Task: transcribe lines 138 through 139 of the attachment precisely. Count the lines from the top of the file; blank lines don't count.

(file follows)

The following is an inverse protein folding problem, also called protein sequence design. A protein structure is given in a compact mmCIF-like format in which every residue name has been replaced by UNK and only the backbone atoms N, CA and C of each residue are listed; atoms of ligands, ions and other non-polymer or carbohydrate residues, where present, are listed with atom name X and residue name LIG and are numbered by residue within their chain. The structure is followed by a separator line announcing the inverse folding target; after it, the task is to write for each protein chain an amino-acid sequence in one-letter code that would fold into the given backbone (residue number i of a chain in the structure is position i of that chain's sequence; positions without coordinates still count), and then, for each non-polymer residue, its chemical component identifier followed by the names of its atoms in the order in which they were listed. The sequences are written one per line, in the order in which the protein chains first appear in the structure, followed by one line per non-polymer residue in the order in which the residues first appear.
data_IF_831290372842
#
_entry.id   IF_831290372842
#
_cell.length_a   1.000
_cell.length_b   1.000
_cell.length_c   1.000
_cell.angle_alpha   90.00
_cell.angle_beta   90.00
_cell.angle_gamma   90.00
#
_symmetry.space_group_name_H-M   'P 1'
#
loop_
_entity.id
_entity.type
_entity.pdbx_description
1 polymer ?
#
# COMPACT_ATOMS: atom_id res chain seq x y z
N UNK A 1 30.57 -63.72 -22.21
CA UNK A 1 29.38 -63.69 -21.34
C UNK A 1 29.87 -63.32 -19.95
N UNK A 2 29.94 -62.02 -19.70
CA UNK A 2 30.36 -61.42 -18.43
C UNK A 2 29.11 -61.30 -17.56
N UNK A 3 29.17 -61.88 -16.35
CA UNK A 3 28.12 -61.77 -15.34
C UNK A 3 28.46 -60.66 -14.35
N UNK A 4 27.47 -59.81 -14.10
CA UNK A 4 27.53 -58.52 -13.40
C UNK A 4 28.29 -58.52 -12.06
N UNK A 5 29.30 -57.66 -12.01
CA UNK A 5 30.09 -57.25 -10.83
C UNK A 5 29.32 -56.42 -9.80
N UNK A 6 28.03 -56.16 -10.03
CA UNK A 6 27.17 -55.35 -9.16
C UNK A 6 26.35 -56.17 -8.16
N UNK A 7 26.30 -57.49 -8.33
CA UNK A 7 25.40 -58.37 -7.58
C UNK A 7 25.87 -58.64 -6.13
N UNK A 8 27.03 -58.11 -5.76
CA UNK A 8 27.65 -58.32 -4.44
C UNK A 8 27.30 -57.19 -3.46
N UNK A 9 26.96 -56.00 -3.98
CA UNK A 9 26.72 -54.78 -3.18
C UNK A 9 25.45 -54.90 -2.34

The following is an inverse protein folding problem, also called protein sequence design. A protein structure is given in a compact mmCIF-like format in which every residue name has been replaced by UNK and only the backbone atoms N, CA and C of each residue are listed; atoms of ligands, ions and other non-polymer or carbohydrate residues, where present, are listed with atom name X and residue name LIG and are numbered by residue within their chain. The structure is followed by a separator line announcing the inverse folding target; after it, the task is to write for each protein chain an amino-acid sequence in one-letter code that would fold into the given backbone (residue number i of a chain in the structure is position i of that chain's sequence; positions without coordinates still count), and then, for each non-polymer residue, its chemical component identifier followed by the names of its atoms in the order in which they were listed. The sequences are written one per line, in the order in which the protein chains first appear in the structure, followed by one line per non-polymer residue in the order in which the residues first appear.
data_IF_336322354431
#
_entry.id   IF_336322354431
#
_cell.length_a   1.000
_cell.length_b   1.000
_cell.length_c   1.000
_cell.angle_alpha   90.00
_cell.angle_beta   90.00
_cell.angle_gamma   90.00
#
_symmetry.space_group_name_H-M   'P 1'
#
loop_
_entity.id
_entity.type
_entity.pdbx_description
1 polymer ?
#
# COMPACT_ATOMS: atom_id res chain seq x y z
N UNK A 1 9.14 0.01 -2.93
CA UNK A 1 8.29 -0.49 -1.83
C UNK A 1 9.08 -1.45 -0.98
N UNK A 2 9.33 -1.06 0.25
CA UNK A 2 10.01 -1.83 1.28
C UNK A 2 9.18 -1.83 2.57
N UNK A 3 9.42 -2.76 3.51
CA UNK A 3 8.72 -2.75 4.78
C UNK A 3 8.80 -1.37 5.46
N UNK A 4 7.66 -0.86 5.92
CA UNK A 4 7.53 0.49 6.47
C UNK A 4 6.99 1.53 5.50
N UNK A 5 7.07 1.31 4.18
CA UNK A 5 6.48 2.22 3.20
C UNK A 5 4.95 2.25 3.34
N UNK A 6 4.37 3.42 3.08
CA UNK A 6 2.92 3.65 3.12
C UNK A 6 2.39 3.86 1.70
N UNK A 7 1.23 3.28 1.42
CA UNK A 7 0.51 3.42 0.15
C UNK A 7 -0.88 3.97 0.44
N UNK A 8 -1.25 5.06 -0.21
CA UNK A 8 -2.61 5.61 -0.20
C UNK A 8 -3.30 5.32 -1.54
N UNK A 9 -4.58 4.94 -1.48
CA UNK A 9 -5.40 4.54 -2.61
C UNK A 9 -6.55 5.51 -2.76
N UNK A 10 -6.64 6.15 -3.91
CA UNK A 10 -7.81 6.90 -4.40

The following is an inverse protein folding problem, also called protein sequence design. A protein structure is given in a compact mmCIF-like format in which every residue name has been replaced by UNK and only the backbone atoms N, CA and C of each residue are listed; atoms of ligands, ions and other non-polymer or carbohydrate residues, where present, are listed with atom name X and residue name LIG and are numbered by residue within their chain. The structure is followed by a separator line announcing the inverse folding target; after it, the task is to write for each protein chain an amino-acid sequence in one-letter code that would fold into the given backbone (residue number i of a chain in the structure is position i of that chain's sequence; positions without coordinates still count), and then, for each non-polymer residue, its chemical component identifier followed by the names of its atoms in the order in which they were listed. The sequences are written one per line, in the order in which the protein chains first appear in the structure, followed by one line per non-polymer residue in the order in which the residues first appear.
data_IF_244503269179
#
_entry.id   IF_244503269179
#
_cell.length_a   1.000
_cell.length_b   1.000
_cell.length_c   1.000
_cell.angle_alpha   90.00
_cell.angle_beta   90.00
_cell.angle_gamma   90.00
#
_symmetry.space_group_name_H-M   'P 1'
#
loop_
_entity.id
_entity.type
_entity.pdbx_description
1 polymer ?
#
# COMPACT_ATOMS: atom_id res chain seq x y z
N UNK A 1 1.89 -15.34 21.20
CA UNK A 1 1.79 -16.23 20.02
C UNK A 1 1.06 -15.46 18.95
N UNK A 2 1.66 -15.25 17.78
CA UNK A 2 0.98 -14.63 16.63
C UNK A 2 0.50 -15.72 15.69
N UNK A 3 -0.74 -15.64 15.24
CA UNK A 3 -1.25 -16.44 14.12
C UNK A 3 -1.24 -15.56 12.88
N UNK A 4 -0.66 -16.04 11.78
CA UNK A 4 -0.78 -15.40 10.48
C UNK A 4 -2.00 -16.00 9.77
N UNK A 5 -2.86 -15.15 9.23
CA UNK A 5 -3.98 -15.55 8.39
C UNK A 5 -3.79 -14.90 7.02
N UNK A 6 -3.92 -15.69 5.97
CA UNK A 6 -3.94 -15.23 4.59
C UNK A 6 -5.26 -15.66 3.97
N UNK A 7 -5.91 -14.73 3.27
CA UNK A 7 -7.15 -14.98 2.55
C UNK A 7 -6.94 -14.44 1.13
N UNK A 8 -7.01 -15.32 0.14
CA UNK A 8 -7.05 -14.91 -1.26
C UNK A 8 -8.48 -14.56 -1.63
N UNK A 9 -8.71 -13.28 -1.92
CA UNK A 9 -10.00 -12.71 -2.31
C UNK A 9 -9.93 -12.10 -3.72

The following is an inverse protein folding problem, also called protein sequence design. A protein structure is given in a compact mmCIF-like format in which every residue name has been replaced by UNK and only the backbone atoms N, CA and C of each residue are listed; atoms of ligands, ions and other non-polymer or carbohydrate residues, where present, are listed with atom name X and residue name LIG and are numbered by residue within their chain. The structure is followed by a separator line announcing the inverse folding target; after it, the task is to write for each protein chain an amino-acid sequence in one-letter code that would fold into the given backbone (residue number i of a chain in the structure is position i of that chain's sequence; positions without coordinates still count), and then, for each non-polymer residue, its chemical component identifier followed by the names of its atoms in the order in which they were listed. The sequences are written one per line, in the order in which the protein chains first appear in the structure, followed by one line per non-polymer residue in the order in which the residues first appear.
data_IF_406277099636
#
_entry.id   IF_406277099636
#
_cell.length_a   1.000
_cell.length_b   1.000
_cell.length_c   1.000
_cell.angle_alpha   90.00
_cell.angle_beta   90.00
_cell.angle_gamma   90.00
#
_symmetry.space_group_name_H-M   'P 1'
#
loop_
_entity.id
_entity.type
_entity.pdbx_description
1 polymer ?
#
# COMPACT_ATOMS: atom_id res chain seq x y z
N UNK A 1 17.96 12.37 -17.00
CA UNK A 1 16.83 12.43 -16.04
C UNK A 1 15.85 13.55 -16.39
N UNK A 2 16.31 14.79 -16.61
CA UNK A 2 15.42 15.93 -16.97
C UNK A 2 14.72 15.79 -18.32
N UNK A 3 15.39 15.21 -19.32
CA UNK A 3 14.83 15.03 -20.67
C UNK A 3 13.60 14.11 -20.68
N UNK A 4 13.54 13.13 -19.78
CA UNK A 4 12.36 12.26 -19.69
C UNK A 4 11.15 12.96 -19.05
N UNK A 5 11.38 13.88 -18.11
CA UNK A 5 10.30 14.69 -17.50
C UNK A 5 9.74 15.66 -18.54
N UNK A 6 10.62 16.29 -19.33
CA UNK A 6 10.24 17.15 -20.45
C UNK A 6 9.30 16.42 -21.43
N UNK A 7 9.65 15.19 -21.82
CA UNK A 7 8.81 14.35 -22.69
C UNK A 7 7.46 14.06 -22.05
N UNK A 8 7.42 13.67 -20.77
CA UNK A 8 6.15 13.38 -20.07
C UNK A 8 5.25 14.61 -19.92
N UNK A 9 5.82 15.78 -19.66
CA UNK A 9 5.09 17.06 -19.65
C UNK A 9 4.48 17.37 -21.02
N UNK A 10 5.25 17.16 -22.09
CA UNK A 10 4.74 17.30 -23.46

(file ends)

N UNK A 7 -5.91 -14.73 3.27
CA UNK A 7 -7.15 -14.98 2.55